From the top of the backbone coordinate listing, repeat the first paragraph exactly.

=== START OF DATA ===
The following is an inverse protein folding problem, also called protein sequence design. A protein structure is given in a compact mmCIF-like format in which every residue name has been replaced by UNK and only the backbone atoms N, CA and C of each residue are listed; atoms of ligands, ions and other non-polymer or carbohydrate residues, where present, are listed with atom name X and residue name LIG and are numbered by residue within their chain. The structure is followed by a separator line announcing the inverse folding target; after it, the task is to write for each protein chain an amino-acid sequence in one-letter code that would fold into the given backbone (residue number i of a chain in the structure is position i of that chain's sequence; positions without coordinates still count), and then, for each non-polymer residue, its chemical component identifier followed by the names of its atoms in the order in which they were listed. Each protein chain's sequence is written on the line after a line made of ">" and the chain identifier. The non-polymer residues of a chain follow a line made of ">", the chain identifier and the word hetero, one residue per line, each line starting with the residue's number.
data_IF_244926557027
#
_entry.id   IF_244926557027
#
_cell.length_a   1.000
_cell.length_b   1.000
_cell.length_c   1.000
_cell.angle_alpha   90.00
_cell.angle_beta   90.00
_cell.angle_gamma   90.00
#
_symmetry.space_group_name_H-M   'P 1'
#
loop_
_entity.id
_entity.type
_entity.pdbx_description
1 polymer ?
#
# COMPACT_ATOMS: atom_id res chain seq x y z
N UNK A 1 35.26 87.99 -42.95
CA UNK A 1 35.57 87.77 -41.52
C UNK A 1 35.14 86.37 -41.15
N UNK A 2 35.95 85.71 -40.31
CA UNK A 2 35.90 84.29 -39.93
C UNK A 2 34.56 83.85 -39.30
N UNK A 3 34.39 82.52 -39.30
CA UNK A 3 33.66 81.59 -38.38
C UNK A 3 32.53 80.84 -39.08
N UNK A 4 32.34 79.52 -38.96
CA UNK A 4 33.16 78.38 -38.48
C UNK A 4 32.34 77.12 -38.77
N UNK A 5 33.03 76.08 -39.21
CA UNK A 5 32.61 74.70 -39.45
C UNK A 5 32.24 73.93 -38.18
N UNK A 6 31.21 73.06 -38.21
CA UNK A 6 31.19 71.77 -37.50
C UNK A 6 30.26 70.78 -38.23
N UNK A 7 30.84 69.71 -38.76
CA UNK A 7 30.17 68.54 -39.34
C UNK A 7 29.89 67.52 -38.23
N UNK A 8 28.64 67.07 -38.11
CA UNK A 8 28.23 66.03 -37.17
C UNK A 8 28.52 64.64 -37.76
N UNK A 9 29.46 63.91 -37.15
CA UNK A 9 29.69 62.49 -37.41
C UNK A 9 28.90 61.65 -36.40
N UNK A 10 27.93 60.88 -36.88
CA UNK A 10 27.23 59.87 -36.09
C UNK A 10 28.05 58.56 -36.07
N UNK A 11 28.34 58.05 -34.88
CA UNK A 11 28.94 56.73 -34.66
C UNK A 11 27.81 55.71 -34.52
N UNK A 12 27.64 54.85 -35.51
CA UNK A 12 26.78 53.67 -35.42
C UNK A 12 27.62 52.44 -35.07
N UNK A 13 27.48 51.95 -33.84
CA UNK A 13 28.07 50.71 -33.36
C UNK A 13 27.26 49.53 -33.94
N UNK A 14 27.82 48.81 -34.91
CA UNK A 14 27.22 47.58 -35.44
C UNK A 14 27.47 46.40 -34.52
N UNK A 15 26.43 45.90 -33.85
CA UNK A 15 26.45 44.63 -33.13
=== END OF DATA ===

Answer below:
The following is an inverse protein folding problem, also called protein sequence design. A protein structure is given in a compact mmCIF-like format in which every residue name has been replaced by UNK and only the backbone atoms N, CA and C of each residue are listed; atoms of ligands, ions and other non-polymer or carbohydrate residues, where present, are listed with atom name X and residue name LIG and are numbered by residue within their chain. The structure is followed by a separator line announcing the inverse folding target; after it, the task is to write for each protein chain an amino-acid sequence in one-letter code that would fold into the given backbone (residue number i of a chain in the structure is position i of that chain's sequence; positions without coordinates still count), and then, for each non-polymer residue, its chemical component identifier followed by the names of its atoms in the order in which they were listed. Each protein chain's sequence is written on the line after a line made of ">" and the chain identifier. The non-polymer residues of a chain follow a line made of ">", the chain identifier and the word hetero, one residue per line, each line starting with the residue's number.